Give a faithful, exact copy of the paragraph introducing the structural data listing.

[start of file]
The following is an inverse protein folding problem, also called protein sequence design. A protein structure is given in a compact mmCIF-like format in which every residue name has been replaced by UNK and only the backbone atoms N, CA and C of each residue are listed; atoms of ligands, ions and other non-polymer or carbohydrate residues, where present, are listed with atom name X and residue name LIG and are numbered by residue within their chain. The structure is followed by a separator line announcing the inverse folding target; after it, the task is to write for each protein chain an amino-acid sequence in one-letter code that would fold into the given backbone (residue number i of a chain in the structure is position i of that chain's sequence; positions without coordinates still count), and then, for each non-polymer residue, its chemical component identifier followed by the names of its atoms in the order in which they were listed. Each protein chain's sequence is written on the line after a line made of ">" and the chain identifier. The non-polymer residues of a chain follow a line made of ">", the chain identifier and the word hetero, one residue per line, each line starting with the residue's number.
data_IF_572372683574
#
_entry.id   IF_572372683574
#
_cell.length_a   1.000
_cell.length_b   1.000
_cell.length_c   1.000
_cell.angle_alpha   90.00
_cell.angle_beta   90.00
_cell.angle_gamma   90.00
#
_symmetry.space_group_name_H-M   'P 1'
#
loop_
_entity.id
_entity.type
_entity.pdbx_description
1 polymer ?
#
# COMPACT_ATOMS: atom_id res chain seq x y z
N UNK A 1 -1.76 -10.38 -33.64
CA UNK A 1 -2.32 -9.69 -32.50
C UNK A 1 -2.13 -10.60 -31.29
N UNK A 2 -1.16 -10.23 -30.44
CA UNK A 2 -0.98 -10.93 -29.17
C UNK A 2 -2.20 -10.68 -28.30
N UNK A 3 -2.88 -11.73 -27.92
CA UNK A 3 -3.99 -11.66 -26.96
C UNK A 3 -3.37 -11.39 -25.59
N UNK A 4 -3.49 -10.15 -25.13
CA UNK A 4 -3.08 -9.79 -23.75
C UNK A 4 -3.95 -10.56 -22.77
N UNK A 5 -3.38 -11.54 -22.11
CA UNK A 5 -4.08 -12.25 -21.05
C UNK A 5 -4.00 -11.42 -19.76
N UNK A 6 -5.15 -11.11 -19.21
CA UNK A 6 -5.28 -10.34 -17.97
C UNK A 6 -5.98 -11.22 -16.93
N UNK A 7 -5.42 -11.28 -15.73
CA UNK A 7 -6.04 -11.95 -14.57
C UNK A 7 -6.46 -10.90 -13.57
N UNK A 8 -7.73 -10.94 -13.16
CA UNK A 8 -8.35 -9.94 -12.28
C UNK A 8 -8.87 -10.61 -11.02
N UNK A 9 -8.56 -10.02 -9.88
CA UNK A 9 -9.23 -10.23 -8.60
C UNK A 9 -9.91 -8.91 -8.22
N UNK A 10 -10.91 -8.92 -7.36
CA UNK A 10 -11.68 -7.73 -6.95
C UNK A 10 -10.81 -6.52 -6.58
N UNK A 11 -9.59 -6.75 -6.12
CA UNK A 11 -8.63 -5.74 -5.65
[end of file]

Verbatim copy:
The following is an inverse protein folding problem, also called protein sequence design. A protein structure is given in a compact mmCIF-like format in which every residue name has been replaced by UNK and only the backbone atoms N, CA and C of each residue are listed; atoms of ligands, ions and other non-polymer or carbohydrate residues, where present, are listed with atom name X and residue name LIG and are numbered by residue within their chain. The structure is followed by a separator line announcing the inverse folding target; after it, the task is to write for each protein chain an amino-acid sequence in one-letter code that would fold into the given backbone (residue number i of a chain in the structure is position i of that chain's sequence; positions without coordinates still count), and then, for each non-polymer residue, its chemical component identifier followed by the names of its atoms in the order in which they were listed. Each protein chain's sequence is written on the line after a line made of ">" and the chain identifier. The non-polymer residues of a chain follow a line made of ">", the chain identifier and the word hetero, one residue per line, each line starting with the residue's number.